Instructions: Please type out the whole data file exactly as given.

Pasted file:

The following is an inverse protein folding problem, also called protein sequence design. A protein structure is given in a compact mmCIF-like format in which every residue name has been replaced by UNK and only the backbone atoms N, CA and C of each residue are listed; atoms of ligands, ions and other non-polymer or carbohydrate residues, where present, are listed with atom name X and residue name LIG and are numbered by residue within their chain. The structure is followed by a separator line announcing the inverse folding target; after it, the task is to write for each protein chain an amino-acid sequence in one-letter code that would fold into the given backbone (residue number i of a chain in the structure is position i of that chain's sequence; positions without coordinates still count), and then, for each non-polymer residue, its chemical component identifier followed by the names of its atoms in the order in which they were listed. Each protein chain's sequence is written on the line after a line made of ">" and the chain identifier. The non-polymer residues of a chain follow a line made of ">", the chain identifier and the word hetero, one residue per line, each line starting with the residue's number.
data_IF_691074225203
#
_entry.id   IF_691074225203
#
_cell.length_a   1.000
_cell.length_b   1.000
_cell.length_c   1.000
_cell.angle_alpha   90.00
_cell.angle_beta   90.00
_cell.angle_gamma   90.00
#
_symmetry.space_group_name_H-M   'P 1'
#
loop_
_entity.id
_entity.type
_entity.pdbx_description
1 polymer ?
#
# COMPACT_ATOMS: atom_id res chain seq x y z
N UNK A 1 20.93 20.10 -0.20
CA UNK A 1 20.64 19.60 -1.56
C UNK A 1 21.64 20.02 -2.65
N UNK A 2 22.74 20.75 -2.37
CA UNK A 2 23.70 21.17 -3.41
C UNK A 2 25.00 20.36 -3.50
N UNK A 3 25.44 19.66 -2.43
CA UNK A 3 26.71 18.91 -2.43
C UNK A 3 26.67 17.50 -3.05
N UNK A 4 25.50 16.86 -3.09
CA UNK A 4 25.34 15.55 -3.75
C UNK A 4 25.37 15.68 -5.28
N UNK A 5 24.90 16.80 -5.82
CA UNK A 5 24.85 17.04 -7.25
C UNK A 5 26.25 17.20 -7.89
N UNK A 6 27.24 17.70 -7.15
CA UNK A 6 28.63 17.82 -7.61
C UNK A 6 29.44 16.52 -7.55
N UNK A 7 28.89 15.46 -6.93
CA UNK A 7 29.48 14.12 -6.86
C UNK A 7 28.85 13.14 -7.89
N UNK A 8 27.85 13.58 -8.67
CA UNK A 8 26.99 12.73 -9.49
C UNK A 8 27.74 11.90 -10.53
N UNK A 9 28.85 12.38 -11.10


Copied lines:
The following is an inverse protein folding problem, also called protein sequence design. A protein structure is given in a compact mmCIF-like format in which every residue name has been replaced by UNK and only the backbone atoms N, CA and C of each residue are listed; atoms of ligands, ions and other non-polymer or carbohydrate residues, where present, are listed with atom name X and residue name LIG and are numbered by residue within their chain. The structure is followed by a separator line announcing the inverse folding target; after it, the task is to write for each protein chain an amino-acid sequence in one-letter code that would fold into the given backbone (residue number i of a chain in the structure is position i of that chain's sequence; positions without coordinates still count), and then, for each non-polymer residue, its chemical component identifier followed by the names of its atoms in the order in which they were listed. Each protein chain's sequence is written on the line after a line made of ">" and the chain identifier. The non-polymer residues of a chain follow a line made of ">", the chain identifier and the word hetero, one residue per line, each line starting with the residue's number.
data_IF_691074225203
#
_entry.id   IF_691074225203
#
_cell.length_a   1.000
_cell.length_b   1.000
_cell.length_c   1.000
_cell.angle_alpha   90.00
_cell.angle_beta   90.00
_cell.angle_gamma   90.00
#
_symmetry.space_group_name_H-M   'P 1'
#
loop_
_entity.id
_entity.type
_entity.pdbx_description
1 polymer ?
#
# COMPACT_ATOMS: atom_id res chain seq x y z
N UNK A 1 20.93 20.10 -0.20
CA UNK A 1 20.64 19.60 -1.56
C UNK A 1 21.64 20.02 -2.65
N UNK A 2 22.74 20.75 -2.37
CA UNK A 2 23.70 21.17 -3.41
C UNK A 2 25.00 20.36 -3.50
N UNK A 3 25.44 19.66 -2.43
CA UNK A 3 26.71 18.91 -2.43
C UNK A 3 26.67 17.50 -3.05
N UNK A 4 25.50 16.86 -3.09
CA UNK A 4 25.34 15.55 -3.75
C UNK A 4 25.37 15.68 -5.28
N UNK A 5 24.90 16.80 -5.82
CA UNK A 5 24.85 17.04 -7.25
C UNK A 5 26.25 17.20 -7.89
N UNK A 6 27.24 17.70 -7.15
CA UNK A 6 28.63 17.82 -7.61
C UNK A 6 29.44 16.52 -7.55
N UNK A 7 28.89 15.46 -6.93
CA UNK A 7 29.48 14.12 -6.86
C UNK A 7 28.85 13.14 -7.89
N UNK A 8 27.85 13.58 -8.67
CA UNK A 8 26.99 12.73 -9.49
C UNK A 8 27.74 11.90 -10.53
N UNK A 9 28.85 12.38 -11.10